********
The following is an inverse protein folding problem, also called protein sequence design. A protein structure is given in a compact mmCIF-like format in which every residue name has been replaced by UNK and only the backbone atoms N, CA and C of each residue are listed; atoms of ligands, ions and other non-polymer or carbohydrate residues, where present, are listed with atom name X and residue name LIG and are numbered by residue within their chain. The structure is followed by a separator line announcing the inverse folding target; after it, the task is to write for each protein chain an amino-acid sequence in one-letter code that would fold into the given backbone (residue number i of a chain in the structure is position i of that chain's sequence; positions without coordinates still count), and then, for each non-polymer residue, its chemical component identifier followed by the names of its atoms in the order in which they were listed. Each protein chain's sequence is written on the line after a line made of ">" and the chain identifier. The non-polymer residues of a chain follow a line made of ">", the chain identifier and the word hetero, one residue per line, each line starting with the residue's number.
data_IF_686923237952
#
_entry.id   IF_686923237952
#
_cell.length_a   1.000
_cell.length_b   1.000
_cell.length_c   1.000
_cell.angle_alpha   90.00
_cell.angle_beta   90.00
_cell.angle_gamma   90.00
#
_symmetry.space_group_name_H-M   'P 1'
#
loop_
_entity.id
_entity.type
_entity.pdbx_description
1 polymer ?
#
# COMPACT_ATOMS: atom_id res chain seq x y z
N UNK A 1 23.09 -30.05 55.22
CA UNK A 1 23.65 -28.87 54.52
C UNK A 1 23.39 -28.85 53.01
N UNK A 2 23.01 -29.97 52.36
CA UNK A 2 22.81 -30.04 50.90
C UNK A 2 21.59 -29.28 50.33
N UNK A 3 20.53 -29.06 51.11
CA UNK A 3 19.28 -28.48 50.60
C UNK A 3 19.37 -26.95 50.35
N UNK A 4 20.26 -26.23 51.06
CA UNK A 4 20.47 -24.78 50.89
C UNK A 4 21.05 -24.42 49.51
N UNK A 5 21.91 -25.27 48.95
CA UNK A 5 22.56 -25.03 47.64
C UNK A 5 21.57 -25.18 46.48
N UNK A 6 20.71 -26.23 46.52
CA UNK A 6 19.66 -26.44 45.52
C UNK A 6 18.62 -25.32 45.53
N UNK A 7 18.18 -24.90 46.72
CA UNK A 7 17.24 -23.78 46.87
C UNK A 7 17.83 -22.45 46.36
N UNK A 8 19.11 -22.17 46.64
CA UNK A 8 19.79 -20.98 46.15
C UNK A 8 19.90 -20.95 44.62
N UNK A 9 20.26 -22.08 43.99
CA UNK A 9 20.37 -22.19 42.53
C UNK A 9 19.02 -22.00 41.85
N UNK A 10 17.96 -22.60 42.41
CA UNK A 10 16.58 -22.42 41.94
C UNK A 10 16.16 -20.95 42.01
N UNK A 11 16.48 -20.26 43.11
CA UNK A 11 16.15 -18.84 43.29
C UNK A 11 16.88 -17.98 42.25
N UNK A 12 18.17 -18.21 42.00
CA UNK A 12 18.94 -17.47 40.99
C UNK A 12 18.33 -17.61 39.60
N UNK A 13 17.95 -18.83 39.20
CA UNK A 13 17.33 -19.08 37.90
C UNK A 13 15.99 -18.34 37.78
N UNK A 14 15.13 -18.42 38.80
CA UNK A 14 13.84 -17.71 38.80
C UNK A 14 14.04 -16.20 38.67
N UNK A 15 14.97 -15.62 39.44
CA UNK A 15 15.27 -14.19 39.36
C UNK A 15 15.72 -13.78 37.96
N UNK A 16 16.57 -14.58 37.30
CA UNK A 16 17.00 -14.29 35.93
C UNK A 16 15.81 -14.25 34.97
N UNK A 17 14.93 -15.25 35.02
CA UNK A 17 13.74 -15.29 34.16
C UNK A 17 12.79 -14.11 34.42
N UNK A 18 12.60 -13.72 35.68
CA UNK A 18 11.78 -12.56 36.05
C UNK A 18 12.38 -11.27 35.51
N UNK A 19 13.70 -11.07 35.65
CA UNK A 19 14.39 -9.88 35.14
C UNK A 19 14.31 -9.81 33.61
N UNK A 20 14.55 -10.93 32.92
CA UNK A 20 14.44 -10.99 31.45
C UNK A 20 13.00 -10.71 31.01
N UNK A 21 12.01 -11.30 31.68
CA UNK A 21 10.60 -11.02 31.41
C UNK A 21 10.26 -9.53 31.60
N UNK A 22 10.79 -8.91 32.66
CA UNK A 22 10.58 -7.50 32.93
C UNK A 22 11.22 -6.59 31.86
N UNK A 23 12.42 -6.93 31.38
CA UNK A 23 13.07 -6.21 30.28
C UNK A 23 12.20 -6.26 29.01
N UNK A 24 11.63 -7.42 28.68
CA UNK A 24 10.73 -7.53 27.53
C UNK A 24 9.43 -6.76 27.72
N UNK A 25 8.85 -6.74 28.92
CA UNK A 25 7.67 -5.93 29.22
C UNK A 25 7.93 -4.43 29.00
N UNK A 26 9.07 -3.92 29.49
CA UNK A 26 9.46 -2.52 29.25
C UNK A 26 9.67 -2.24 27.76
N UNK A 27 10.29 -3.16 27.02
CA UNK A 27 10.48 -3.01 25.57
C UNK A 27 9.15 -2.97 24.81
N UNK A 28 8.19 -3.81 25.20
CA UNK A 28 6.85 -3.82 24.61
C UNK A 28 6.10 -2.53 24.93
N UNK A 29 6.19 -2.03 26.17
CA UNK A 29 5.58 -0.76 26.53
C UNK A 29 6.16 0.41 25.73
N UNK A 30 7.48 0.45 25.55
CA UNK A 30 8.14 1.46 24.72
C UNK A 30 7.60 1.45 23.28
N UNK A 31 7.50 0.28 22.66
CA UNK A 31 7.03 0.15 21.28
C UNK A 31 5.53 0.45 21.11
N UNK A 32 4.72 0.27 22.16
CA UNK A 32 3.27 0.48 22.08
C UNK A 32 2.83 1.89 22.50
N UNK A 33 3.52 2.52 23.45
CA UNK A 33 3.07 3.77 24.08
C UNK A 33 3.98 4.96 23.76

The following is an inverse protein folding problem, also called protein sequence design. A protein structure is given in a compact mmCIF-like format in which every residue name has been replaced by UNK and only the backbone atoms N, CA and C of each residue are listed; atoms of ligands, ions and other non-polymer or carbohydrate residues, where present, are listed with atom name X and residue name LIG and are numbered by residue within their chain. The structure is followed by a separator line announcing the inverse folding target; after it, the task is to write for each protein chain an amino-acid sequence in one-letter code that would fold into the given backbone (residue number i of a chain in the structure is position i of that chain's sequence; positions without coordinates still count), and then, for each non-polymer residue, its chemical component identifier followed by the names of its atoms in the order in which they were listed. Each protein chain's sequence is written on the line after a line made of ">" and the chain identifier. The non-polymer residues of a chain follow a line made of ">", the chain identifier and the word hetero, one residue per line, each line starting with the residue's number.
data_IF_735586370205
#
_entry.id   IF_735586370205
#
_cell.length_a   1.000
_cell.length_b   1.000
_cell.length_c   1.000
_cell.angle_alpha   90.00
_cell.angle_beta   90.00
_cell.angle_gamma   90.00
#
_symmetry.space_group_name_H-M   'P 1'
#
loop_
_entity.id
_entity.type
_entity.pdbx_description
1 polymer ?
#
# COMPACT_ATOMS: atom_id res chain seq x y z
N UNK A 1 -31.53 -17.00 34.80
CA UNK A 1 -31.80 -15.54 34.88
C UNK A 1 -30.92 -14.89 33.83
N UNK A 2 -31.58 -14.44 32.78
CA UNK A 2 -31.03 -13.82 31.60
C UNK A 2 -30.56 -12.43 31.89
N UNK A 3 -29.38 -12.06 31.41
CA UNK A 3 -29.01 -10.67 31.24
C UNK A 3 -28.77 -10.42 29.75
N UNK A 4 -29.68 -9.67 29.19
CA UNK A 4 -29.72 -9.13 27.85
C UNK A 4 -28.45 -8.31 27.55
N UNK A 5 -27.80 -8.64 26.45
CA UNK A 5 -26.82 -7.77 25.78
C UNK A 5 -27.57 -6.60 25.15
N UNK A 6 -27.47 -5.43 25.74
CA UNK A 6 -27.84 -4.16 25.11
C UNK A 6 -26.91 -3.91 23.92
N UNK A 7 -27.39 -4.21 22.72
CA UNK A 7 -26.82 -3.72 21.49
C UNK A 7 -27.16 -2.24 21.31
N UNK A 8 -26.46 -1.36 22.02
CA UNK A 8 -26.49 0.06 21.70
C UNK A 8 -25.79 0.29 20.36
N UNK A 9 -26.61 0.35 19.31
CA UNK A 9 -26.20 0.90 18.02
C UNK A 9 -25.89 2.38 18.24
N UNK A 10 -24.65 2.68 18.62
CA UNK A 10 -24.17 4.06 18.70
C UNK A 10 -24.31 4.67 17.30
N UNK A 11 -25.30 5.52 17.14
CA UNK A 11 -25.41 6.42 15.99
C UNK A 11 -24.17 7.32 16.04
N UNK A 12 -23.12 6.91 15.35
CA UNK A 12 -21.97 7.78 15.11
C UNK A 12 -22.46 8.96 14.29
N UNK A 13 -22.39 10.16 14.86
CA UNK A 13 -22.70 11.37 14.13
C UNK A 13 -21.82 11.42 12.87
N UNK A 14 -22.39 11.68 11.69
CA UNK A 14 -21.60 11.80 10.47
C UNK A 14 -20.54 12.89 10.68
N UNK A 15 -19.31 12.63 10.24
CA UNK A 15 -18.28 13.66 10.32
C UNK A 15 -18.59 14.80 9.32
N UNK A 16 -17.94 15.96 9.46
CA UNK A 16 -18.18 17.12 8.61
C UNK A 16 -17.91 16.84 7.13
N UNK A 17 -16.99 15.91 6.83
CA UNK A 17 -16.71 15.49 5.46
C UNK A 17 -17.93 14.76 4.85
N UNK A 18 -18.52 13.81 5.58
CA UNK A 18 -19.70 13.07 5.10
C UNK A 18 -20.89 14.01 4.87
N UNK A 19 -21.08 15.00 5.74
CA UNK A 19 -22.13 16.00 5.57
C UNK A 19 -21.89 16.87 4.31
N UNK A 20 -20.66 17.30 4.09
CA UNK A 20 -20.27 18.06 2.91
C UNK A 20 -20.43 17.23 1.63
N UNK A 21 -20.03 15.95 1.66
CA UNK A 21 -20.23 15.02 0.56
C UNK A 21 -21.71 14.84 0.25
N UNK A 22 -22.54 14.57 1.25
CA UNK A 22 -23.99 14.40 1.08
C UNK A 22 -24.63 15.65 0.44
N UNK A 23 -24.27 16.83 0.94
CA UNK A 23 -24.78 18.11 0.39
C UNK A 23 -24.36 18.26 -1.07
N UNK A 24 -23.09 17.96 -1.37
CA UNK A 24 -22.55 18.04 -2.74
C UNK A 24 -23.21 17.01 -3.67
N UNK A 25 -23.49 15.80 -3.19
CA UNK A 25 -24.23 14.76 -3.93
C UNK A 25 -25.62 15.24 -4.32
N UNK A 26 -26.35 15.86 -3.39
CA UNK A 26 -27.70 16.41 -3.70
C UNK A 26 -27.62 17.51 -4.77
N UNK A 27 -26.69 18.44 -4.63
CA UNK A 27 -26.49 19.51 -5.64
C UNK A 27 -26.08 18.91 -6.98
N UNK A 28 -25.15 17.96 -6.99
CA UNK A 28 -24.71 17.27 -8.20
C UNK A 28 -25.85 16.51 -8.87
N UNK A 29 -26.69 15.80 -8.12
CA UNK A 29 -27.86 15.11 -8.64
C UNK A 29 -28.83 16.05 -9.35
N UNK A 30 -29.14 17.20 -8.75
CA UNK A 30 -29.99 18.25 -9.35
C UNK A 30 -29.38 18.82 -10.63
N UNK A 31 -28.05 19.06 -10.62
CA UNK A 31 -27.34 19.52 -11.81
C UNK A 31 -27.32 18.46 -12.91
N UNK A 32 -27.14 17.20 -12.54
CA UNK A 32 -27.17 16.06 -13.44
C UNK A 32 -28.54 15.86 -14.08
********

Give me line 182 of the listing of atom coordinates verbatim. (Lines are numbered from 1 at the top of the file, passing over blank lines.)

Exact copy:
CA UNK A 14 -21.60 11.80 10.47